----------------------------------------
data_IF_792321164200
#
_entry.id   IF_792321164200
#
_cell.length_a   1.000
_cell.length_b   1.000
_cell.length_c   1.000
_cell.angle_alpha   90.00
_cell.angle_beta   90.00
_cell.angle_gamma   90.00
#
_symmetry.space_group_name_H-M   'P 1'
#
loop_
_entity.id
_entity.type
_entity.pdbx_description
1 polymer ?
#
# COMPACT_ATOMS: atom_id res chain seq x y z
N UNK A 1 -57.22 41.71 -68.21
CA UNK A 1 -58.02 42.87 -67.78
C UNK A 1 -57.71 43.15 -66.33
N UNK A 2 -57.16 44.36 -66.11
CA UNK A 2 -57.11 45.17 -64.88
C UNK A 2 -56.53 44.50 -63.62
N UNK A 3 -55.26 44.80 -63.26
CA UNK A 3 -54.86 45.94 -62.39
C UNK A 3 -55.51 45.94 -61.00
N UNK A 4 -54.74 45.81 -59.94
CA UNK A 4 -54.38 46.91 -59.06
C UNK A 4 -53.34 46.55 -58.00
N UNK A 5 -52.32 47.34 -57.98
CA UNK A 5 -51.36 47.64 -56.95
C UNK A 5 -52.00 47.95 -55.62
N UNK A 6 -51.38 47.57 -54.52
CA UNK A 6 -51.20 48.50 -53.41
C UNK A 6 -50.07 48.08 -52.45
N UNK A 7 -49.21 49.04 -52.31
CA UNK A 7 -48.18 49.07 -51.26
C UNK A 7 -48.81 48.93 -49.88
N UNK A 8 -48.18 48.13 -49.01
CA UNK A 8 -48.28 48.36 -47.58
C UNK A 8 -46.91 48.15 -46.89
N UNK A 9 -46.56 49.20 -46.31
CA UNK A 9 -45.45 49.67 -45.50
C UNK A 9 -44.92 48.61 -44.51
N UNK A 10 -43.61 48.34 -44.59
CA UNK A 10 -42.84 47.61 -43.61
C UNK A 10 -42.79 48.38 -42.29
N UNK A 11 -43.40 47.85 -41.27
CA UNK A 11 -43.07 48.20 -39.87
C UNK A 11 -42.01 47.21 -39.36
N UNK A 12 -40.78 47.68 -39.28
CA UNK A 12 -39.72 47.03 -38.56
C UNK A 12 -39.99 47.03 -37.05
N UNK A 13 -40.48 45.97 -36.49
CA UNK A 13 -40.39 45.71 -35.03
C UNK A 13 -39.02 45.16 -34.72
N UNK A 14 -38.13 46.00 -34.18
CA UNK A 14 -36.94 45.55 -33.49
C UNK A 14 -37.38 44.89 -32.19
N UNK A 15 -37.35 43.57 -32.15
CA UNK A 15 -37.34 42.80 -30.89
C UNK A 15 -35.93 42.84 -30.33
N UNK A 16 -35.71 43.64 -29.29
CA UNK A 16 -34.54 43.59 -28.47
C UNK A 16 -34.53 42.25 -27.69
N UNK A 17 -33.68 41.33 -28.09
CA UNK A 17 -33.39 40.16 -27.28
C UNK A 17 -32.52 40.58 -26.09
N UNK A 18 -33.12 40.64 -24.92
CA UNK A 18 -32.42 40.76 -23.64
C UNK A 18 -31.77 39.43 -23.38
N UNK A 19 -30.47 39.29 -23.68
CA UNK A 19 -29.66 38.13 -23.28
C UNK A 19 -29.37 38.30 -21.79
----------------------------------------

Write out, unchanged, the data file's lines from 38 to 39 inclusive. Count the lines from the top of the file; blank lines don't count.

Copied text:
C UNK A 6 -50.07 48.08 -52.45
N UNK A 7 -49.21 49.04 -52.31